Vincent Safuto’s Weblog

Notes and observations

Steve Jobs changed the world

It was sadly ironic that I learned of the death of Steve Jobs on Wednesday night on my new iPhone 3GS.

I was at the University of Florida’s student union to see the movie “Super 8” and had just decided to check the news while listening to a podcast, and there it was at the top of Steve Jobs, dead at 56.

The cause appears to have been pancreatic cancer, and I suppose all we can do is look back at his battle to survive admire the hell out of a man whose years were spent doing things that have really changed the world.

We kid ourselves that we try to elect people to public office who we think are going to make our lives better. We can tell ourselves that electing President Barack Obama has changed things, or maybe Sen. John McCain would have changed things, and we seem to be looking for change in the Republican challengers now enduring the primary season, but let’s face it: you can vote for change all you want, and believe in a politician, but the people who have a real impact in this world are those who decide to change it.

Steve Jobs decided to change things. We see the results every day.

There’s a scene in the movie “Super 8” where a young person tells the local sheriff that he just got a Sony Walkman. Back in the late 1970s, when the film is set, that’s really hot stuff for young people. He says it’s a stereo you can carry with you. The sheriff is unimpressed, and says that pocket stereos are a bad idea. “It’s a slippery slope,” he says.

The crowd at the movie, a generation brought up to assume that having an iPod or other such device is normal, laughed at that line.

Today, we have devices that, if not bearing the Apple logo and the Apple name, are inspired by the vision that Steve Jobs forced through and made real. He literally invented an industry and we have benefited from it. Name one politician who has done as much for us.

Sure, Apple is a giant capitalistic corporation set up to make money, but how many people all over the world have taken Steve Jobs’s vision and literally made a revolution? He didn’t invent most of the technology out there, but he made it possible.

It would have been terrible for the world if he had decided that the state of California or the nation needed his leadership, and then done as so many others in business have done and run for office. No, he may have been a narcissist and self-focused like a politician, but he decided that his time was better spent being a genius and a visionary. And we should all be grateful.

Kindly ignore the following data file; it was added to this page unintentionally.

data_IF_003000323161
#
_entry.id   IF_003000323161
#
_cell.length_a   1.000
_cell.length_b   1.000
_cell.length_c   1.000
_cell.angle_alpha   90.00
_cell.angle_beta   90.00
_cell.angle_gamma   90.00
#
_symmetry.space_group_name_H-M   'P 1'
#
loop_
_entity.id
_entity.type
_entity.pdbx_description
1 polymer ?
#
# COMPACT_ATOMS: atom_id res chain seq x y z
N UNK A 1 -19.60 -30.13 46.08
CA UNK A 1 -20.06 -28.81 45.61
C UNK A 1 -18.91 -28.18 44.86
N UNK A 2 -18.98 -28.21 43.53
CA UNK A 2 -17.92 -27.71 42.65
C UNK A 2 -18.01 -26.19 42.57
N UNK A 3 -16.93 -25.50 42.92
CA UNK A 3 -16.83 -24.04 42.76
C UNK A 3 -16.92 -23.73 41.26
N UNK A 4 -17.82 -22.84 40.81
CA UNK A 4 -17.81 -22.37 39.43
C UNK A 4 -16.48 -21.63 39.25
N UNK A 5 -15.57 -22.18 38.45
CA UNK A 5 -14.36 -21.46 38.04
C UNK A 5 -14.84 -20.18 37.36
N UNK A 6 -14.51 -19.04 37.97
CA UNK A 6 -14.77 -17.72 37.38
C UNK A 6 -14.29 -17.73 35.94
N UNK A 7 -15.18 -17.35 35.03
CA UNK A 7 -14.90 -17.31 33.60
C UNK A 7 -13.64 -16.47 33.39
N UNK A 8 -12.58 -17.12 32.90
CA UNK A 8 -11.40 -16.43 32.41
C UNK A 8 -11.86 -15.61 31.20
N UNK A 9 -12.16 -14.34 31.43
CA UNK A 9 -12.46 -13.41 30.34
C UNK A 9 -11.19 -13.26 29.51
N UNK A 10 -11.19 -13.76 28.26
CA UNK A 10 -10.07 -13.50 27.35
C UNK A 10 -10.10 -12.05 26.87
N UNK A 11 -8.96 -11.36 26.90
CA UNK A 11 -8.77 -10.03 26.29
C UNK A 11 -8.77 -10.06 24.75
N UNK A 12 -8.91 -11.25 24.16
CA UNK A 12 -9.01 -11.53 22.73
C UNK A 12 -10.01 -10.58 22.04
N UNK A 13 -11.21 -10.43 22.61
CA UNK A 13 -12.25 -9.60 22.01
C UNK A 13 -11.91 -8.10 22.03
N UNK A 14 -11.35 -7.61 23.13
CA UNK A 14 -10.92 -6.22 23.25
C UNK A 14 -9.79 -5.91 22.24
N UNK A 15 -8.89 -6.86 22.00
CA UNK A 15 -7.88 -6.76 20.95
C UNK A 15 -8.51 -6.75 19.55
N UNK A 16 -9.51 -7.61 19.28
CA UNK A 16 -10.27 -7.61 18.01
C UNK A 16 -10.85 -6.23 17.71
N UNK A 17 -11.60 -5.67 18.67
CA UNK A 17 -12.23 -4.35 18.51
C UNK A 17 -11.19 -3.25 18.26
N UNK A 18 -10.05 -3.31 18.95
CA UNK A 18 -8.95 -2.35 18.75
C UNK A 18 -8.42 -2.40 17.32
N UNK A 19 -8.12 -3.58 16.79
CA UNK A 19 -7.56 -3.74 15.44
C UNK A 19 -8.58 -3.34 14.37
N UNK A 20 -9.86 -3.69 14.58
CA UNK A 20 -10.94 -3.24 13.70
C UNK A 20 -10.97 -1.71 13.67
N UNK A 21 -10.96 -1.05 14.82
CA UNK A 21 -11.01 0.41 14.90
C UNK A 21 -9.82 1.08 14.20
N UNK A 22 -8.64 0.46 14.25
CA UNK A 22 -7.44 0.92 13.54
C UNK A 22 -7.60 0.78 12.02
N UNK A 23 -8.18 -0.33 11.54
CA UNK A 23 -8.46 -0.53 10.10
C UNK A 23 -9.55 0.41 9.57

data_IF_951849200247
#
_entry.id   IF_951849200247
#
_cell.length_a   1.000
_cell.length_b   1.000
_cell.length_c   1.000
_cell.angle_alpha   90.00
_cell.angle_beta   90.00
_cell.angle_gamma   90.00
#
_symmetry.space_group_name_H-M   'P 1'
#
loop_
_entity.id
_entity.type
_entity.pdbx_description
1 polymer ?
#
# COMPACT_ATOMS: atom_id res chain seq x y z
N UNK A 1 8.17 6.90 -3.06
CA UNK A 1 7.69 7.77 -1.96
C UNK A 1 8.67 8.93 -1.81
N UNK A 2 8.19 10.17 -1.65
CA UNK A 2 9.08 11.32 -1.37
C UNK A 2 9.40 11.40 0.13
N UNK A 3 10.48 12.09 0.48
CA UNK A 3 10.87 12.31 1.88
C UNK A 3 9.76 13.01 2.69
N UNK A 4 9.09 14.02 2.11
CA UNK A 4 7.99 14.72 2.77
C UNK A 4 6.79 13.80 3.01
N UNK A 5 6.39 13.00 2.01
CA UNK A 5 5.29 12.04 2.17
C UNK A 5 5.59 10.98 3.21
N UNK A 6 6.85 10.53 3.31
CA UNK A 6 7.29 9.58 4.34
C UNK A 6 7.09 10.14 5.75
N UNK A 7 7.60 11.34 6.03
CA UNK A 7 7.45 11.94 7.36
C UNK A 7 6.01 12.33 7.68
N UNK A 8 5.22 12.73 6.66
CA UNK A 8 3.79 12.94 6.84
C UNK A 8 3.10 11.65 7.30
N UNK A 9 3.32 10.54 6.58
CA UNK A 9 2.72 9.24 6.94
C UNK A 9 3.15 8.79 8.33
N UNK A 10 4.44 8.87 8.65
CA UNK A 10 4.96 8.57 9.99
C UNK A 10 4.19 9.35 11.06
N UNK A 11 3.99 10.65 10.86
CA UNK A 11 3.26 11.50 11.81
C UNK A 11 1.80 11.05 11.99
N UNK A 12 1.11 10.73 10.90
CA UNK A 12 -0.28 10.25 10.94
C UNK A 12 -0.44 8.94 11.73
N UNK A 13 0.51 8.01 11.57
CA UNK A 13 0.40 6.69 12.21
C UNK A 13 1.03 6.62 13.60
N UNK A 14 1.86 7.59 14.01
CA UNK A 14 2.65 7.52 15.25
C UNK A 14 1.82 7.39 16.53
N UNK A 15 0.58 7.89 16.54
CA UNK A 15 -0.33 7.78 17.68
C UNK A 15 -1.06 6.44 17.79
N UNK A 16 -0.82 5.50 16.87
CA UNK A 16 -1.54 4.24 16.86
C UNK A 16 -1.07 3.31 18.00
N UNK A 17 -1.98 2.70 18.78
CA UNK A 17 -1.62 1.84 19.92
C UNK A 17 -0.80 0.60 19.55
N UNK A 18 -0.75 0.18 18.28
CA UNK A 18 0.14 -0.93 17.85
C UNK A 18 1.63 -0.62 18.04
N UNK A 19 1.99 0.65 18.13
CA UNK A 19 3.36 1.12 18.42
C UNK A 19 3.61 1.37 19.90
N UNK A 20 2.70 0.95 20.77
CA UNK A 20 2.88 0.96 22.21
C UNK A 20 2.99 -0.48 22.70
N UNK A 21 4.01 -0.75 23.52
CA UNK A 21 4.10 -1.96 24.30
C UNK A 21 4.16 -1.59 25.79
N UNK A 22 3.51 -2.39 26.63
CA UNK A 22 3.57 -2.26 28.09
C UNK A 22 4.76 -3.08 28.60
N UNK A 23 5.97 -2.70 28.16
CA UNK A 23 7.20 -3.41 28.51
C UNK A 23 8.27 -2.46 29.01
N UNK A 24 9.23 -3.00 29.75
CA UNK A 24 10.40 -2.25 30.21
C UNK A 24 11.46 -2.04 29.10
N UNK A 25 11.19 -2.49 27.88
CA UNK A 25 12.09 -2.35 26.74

Steve Jobs wasn’t perfect. He drove people hard, and made lots of enemies. He terrorized people, I heard in “Triumph of the Nerds.” He demanded much and accepted nothing less than the absolute best, and even then wasn’t satisfied. His faults are legion, as a person and as a businessman.

But he knew as few did that technology could move the world forward.

The announcement of the new iPhone 4S was a disappointment to many, and it brought the news that the previous generation phone, the iPhone 3GS, was going to be given away for free with a two-year renewal of service with AT&T. I went to the AT&T store Wednesday and picked up a new iPhone. While there, I told the salesclerk that I had heard a few months ago that 30 years ago, telephones did one thing. They rang.

Today, telephones do everything, and the line between a telephone and a computer is blurring. We carry devices today that can play music, make calls, send e-mail, surf the web, start a revolution, change our lives, change our world.

In the store, there were whole displays of phones of all different types, running all different kinds of systems.

I had no idea that Steve Jobs was losing his battle for life today. At age 56, he’s accomplished more than people twice his age. I feel sad for the people who knew and loved him. They are grieving the loss of someone who was more than a tech visionary, more than a businessman; they are grieving the loss of a beloved family member. They have the best reason to grieve.

We can move on, continue to use these products and make our future. Apple has, I’m sure, lots of creativity left. New versions of old products will come out with new ideas and new capabilities.

The story is old. Steve Jobs trying to persuade John Sculley to join Apple and be its CEO.

The word is that he asked Sculley if he wanted to sell soda water all his life, or come with Jobs and change the world.

Sculley made his choice. He went with Jobs.

In a way, we all did.

RIP Steve Jobs. And thank you for great products. We will try to be worthy of them.


October 6, 2011 - Posted by | Living in the modern age | , , , , ,

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